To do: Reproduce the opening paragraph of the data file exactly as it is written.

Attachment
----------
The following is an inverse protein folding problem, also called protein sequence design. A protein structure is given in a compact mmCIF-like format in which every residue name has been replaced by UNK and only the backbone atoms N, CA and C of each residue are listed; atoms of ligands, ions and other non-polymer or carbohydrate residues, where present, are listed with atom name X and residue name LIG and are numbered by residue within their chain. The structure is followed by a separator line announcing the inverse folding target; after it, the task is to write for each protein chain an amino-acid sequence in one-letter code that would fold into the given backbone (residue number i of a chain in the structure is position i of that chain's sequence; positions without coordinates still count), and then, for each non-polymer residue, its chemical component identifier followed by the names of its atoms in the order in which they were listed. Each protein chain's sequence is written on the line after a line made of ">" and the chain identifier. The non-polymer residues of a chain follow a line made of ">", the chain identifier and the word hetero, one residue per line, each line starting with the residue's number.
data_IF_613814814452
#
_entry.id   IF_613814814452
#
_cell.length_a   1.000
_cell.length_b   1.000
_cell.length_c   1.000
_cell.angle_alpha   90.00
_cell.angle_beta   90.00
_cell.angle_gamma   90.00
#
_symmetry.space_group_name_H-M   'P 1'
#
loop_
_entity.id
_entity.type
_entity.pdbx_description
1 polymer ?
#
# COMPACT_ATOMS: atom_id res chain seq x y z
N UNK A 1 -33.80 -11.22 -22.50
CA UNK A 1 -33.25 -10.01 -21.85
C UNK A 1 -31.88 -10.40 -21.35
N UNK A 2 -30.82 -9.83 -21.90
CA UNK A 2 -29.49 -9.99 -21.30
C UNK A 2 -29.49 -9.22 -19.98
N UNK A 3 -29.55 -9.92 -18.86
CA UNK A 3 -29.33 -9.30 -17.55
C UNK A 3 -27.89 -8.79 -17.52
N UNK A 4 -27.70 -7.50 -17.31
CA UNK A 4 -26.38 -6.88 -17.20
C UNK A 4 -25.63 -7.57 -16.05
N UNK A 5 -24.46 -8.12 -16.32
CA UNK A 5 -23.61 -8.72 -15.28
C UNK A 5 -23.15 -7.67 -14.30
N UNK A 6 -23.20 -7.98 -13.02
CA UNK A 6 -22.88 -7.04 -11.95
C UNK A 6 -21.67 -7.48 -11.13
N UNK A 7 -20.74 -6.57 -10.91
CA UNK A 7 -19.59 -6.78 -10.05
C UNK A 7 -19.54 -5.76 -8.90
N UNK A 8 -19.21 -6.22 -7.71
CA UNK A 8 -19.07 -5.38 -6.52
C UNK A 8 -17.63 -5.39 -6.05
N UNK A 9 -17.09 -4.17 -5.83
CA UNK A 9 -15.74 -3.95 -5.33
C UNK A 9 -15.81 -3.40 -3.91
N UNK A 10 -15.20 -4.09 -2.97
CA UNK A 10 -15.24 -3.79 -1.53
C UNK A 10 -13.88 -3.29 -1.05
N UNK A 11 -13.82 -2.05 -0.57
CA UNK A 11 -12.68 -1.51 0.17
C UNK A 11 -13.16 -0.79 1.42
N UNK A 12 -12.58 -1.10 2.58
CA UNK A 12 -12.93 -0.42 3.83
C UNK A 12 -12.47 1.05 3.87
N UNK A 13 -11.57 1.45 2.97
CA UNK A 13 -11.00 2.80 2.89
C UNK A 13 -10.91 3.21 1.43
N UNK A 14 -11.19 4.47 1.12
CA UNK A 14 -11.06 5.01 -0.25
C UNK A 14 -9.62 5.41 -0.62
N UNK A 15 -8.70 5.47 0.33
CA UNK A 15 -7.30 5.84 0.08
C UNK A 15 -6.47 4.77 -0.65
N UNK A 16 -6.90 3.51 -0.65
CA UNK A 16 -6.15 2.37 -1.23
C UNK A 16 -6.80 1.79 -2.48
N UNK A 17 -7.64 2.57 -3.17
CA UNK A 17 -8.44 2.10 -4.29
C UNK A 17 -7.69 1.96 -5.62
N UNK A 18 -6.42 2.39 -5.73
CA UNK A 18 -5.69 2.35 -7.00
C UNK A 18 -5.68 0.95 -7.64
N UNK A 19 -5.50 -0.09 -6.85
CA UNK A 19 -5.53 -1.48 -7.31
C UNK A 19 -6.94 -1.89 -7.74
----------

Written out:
The following is an inverse protein folding problem, also called protein sequence design. A protein structure is given in a compact mmCIF-like format in which every residue name has been replaced by UNK and only the backbone atoms N, CA and C of each residue are listed; atoms of ligands, ions and other non-polymer or carbohydrate residues, where present, are listed with atom name X and residue name LIG and are numbered by residue within their chain. The structure is followed by a separator line announcing the inverse folding target; after it, the task is to write for each protein chain an amino-acid sequence in one-letter code that would fold into the given backbone (residue number i of a chain in the structure is position i of that chain's sequence; positions without coordinates still count), and then, for each non-polymer residue, its chemical component identifier followed by the names of its atoms in the order in which they were listed. Each protein chain's sequence is written on the line after a line made of ">" and the chain identifier. The non-polymer residues of a chain follow a line made of ">", the chain identifier and the word hetero, one residue per line, each line starting with the residue's number.